The last angler on board the Florette C arrived at precisely the designated departure time. Even before introductions could be extended, Captain Dianne Dubuk was detailing the features of her boat, Coast Guard safety requirements, the location of snacks, and the lunch menu. It was a beautiful, early March morning. Winds were calm; the sun’s first rays were creeping over glacier-dotted hills to the east of Homer’s small boat harbor on the spit. Although El Nino influenced, the warmer-than-usual morning’s slight breeze still had a bite, and the cabin’s warmth felt good as Dianne motored her craft into the open sea.
The latecomer approached the helm observing a bank of the latest fishing and electronic safety gear. Near the console’s center was a small, famed photograph of a lovely lady. Captain Dubuk noticed the latecomer’s question before it was asked.
“That’s my mother. She goes with me on every trip. I talked to her on the telephone last night. Told her you placed an order for clear skies, flat water, and fish. I’ve known for years she has a direct connection with the man upstairs, and I asked her to pray so we could fill your order.” Dianne was laughing when she talked about her mother, but the latecomer could tell she had a sense of believing her own story.
Just down the bay from Seldovia, Dianne slowed the boat and announced, “Get ready to fish.” Those on the charter who were regulars knew Dianne meant draw cards to see who fishes first. A 2-foot wide fishing compartment ran along the entire back of the Florette C. The all-wood boat had spent most of its life as a salmon troller in Southeast Alaska but was now retired to sport fishing. Long poles extended 20 feet on either side. Two downriggers wearing 30-pound cannon balls were attached to a pulley system via a steel cable to the poles. A simple hydraulic system controlled the cannon balls’ depth. As the cannonball sank, deeper marks appeared along the cable, notifying the operator of the depth. At predetermined marks, fishing line was attached to the cable by a clothespin-like device. The terminal end was a foot-long flasher followed by a small hook encased in a 3-inch herring attached commercial-troller-like, not like a conventional sportfishing charter would fix its bait.
The latecomer drew an ace, and one of the regulars a jack, winning them the first chance to fish. Dianne’s deckhand handled baiting and rigging the lines as Dianne maneuvered her boat near the rock face where she intended to troll. As the first line reached the sought-for depth, a telltale jerk developed at the rod’s end. The latecomer set the hook, and the deckhand knowingly announced, “small halibut.”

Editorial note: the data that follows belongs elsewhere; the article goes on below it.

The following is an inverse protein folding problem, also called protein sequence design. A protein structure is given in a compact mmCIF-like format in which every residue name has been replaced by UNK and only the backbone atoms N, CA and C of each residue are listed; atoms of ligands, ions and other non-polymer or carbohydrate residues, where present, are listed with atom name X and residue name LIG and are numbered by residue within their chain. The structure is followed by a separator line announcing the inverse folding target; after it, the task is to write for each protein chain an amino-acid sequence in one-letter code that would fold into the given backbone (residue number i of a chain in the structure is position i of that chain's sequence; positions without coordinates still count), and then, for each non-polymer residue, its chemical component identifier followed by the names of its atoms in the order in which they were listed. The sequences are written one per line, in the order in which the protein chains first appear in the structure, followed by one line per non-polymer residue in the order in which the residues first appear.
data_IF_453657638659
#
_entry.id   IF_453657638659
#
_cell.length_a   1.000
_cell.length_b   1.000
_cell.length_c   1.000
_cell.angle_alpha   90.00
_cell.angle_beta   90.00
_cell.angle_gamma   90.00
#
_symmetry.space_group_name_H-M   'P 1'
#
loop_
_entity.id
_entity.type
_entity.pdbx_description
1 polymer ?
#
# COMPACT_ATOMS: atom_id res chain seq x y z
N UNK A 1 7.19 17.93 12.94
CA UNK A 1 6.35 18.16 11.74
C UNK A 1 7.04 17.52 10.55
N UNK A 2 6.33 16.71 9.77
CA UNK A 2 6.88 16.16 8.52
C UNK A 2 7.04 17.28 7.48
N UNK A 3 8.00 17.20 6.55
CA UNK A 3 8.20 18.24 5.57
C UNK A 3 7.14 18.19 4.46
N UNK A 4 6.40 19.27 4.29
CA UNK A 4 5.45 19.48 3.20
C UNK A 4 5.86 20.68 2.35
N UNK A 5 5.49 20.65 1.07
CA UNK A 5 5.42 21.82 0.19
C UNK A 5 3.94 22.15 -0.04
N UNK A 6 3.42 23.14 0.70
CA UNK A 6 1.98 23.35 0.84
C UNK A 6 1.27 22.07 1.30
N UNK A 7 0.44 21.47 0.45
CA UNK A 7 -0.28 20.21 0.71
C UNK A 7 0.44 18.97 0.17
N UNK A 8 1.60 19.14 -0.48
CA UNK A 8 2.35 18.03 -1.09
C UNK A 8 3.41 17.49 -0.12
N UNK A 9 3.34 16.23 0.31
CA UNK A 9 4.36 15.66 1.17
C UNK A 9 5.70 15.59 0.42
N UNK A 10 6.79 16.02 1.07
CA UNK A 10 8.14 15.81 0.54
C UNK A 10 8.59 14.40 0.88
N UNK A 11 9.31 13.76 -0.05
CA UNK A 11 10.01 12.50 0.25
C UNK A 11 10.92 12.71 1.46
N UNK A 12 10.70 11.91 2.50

The latecomer cranked his catch aboard as the deckhand rigged and positioned the other three rods. The first team fished their allotted time and continued to boat or release a string of halibut catches, but no kings, the real target for the day. And so went the second and third shifts. No kings, just small halibut.
When the latecomer and his partner’s time came for their second try, they joked, “Let’s get off this halibut kick.” And they did. One after another, tom cod came aboard, were cursed, and quickly released. But no kings. The other teams experienced a similar catching and releasing.
As the latecomer and his teammate started the third shift, Dianne came to the boat’s back and wished them luck. In passing, the latecomer quipped to Dianne, “Next time, ask your mother to be species-specific. We’re catching fish, but next time ask her to order kings.”
“Okay, that’s the problem?” asked Dianne. “Well, catch a king.”
“Fish on! “shouted the latecomer’s teammate.
“King on,” said Dianne, knowing and reading the wiggle on the rod tip.
The king was boated, then another, and the ice was broken even for the other teams. The fishing day was a success and topped off with a bonus when Florette C stopped and pulled crab pots laid out earlier.
The next time Captain Dianne Dubuk asks her mother to talk to the man upstairs, she’ll undoubtedly be species-specific.